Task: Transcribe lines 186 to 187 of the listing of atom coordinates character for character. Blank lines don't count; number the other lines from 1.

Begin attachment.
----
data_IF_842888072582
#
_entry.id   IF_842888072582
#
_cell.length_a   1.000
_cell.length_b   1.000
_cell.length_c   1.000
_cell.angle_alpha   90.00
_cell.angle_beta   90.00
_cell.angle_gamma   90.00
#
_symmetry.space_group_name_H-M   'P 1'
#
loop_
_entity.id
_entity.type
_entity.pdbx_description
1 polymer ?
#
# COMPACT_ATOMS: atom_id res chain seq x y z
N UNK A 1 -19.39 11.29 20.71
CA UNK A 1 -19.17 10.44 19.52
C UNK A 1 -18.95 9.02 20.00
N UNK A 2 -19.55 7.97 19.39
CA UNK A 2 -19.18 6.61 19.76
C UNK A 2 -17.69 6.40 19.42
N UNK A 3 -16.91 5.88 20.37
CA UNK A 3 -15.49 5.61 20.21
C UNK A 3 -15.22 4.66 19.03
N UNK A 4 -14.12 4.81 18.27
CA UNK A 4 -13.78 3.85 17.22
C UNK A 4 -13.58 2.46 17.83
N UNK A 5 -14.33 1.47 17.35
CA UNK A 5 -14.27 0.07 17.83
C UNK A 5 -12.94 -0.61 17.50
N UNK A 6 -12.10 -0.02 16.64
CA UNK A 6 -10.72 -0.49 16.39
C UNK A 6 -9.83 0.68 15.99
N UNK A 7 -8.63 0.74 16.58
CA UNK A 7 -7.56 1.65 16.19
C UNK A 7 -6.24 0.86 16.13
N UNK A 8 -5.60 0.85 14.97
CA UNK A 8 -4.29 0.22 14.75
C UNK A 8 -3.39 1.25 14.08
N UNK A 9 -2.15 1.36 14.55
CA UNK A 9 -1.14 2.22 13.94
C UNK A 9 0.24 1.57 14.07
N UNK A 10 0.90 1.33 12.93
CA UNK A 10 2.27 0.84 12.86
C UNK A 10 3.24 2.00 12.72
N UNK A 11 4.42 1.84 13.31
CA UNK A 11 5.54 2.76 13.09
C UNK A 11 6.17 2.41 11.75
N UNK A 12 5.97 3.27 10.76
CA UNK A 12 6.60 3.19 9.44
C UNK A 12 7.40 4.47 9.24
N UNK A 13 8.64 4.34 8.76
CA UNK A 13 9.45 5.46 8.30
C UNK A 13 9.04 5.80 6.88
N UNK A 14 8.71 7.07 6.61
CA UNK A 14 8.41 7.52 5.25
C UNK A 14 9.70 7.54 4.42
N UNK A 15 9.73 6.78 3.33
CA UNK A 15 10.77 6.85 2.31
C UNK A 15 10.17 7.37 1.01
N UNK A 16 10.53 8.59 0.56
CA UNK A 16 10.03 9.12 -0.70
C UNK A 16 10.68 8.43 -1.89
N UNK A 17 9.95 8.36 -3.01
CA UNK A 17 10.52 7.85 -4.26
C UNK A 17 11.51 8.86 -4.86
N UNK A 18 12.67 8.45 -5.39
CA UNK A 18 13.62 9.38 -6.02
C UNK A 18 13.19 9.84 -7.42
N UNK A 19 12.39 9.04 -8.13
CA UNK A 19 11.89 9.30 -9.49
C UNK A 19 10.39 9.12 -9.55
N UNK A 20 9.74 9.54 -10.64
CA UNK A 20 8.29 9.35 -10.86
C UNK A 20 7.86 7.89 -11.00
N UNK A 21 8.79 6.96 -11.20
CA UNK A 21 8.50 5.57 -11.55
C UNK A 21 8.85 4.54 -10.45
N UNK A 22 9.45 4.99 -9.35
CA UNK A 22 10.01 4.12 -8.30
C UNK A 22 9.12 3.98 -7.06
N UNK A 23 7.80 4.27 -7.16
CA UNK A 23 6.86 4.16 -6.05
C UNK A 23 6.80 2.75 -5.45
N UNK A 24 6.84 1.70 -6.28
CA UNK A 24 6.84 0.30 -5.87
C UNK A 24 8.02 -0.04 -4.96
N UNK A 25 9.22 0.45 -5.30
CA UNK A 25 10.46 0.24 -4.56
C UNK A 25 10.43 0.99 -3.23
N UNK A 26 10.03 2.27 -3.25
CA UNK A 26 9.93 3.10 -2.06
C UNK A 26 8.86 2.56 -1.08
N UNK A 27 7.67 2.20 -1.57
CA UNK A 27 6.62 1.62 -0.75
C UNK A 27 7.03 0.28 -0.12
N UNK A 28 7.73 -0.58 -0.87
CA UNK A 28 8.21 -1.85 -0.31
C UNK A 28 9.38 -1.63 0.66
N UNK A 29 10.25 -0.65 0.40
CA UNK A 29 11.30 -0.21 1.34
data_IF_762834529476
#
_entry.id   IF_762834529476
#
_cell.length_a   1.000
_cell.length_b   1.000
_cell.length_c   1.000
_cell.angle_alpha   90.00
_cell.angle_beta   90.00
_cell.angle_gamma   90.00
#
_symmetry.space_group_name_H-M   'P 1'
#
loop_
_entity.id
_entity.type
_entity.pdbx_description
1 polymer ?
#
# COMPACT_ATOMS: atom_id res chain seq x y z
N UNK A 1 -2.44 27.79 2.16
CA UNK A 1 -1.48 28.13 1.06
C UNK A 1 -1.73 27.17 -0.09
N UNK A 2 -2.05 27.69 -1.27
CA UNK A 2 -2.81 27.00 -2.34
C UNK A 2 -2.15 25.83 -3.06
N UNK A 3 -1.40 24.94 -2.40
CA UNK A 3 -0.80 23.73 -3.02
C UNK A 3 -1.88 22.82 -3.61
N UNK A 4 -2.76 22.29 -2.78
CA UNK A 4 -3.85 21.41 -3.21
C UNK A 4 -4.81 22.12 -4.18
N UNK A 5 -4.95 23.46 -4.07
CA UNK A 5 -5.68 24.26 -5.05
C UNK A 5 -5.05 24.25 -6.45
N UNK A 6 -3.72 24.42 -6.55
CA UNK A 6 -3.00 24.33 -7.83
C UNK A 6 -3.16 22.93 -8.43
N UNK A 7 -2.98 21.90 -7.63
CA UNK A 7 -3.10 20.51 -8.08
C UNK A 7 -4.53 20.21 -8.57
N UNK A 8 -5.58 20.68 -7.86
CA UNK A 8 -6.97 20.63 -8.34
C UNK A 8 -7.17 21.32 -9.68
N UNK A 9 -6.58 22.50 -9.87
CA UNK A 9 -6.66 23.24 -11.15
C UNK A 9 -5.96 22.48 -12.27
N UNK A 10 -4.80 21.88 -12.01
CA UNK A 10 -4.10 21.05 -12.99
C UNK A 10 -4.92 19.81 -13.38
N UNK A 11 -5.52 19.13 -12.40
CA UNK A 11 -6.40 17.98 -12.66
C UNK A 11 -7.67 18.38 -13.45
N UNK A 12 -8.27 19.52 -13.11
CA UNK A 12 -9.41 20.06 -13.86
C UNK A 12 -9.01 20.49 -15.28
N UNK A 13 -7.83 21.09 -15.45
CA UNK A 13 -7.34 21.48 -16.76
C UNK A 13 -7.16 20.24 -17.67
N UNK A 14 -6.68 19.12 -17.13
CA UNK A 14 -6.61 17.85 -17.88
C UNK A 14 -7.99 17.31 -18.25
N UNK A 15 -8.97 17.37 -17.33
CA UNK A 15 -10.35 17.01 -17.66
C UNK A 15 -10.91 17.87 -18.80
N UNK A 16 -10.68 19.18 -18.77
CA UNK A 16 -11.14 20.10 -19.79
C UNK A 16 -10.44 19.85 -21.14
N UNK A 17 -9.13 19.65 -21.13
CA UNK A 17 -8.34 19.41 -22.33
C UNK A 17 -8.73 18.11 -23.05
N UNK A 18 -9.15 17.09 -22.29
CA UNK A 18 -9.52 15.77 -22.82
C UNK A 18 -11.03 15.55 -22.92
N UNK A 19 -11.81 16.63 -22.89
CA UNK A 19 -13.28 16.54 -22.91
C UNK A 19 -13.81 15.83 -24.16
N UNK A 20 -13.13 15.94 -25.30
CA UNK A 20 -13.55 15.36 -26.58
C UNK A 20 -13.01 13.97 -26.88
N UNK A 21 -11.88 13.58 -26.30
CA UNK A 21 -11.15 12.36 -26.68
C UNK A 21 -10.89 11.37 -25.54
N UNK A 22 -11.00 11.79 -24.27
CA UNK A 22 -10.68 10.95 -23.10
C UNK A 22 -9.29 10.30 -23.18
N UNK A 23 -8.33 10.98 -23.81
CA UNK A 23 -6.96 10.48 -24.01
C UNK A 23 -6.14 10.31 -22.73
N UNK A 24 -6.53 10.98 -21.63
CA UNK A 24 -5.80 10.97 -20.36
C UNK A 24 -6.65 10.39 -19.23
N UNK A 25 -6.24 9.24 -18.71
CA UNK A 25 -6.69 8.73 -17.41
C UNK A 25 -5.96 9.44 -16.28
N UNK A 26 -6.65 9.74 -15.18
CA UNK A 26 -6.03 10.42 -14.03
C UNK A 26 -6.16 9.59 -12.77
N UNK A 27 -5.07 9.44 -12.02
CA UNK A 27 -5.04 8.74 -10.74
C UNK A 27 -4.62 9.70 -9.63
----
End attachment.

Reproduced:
C UNK A 20 -13.01 13.97 -26.88
N UNK A 21 -11.88 13.58 -26.30